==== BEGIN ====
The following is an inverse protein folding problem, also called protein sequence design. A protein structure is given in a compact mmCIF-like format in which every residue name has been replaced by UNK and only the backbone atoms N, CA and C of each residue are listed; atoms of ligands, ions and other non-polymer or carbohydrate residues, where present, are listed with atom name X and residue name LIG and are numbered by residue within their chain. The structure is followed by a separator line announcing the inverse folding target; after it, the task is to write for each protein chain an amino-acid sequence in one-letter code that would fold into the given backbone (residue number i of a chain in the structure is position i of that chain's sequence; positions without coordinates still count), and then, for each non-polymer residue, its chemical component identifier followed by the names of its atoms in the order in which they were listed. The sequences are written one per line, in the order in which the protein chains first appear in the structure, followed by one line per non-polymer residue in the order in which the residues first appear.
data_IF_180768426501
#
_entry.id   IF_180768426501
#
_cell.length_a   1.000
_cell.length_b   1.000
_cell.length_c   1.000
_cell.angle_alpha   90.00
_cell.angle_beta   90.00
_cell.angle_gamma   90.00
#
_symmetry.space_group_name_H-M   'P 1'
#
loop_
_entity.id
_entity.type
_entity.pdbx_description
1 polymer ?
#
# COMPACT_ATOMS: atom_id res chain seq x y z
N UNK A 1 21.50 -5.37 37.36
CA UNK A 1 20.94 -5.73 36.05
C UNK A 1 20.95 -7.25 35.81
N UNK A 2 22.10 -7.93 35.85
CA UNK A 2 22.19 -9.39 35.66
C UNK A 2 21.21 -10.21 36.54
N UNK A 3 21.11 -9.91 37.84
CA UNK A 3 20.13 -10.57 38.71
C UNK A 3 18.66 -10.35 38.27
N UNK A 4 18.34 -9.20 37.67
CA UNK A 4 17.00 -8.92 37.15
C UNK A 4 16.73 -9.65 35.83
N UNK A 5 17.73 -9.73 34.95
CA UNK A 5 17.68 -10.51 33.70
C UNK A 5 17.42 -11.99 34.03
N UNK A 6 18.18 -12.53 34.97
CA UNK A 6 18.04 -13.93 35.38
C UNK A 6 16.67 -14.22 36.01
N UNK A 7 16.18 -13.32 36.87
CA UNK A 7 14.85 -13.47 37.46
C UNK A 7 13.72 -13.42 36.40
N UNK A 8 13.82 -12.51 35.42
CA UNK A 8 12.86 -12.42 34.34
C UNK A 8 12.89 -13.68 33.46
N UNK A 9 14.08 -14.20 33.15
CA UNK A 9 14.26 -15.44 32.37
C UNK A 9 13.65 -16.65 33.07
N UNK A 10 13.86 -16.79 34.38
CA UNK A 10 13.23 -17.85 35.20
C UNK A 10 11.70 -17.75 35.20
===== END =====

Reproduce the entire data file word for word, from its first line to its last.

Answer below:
The following is an inverse protein folding problem, also called protein sequence design. A protein structure is given in a compact mmCIF-like format in which every residue name has been replaced by UNK and only the backbone atoms N, CA and C of each residue are listed; atoms of ligands, ions and other non-polymer or carbohydrate residues, where present, are listed with atom name X and residue name LIG and are numbered by residue within their chain. The structure is followed by a separator line announcing the inverse folding target; after it, the task is to write for each protein chain an amino-acid sequence in one-letter code that would fold into the given backbone (residue number i of a chain in the structure is position i of that chain's sequence; positions without coordinates still count), and then, for each non-polymer residue, its chemical component identifier followed by the names of its atoms in the order in which they were listed. The sequences are written one per line, in the order in which the protein chains first appear in the structure, followed by one line per non-polymer residue in the order in which the residues first appear.
data_IF_180768426501
#
_entry.id   IF_180768426501
#
_cell.length_a   1.000
_cell.length_b   1.000
_cell.length_c   1.000
_cell.angle_alpha   90.00
_cell.angle_beta   90.00
_cell.angle_gamma   90.00
#
_symmetry.space_group_name_H-M   'P 1'
#
loop_
_entity.id
_entity.type
_entity.pdbx_description
1 polymer ?
#
# COMPACT_ATOMS: atom_id res chain seq x y z
N UNK A 1 21.50 -5.37 37.36
CA UNK A 1 20.94 -5.73 36.05
C UNK A 1 20.95 -7.25 35.81
N UNK A 2 22.10 -7.93 35.85
CA UNK A 2 22.19 -9.39 35.66
C UNK A 2 21.21 -10.21 36.54
N UNK A 3 21.11 -9.91 37.84
CA UNK A 3 20.13 -10.57 38.71
C UNK A 3 18.66 -10.35 38.27
N UNK A 4 18.34 -9.20 37.67
CA UNK A 4 17.00 -8.92 37.15
C UNK A 4 16.73 -9.65 35.83
N UNK A 5 17.73 -9.73 34.95
CA UNK A 5 17.68 -10.51 33.70
C UNK A 5 17.42 -11.99 34.03
N UNK A 6 18.18 -12.53 34.97
CA UNK A 6 18.04 -13.93 35.38
C UNK A 6 16.67 -14.22 36.01
N UNK A 7 16.18 -13.32 36.87
CA UNK A 7 14.85 -13.47 37.46
C UNK A 7 13.72 -13.42 36.40
N UNK A 8 13.82 -12.51 35.42
CA UNK A 8 12.86 -12.42 34.34
C UNK A 8 12.89 -13.68 33.46
N UNK A 9 14.08 -14.20 33.15
CA UNK A 9 14.26 -15.44 32.37
C UNK A 9 13.65 -16.65 33.07
N UNK A 10 13.86 -16.79 34.38
CA UNK A 10 13.23 -17.85 35.20
C UNK A 10 11.70 -17.75 35.20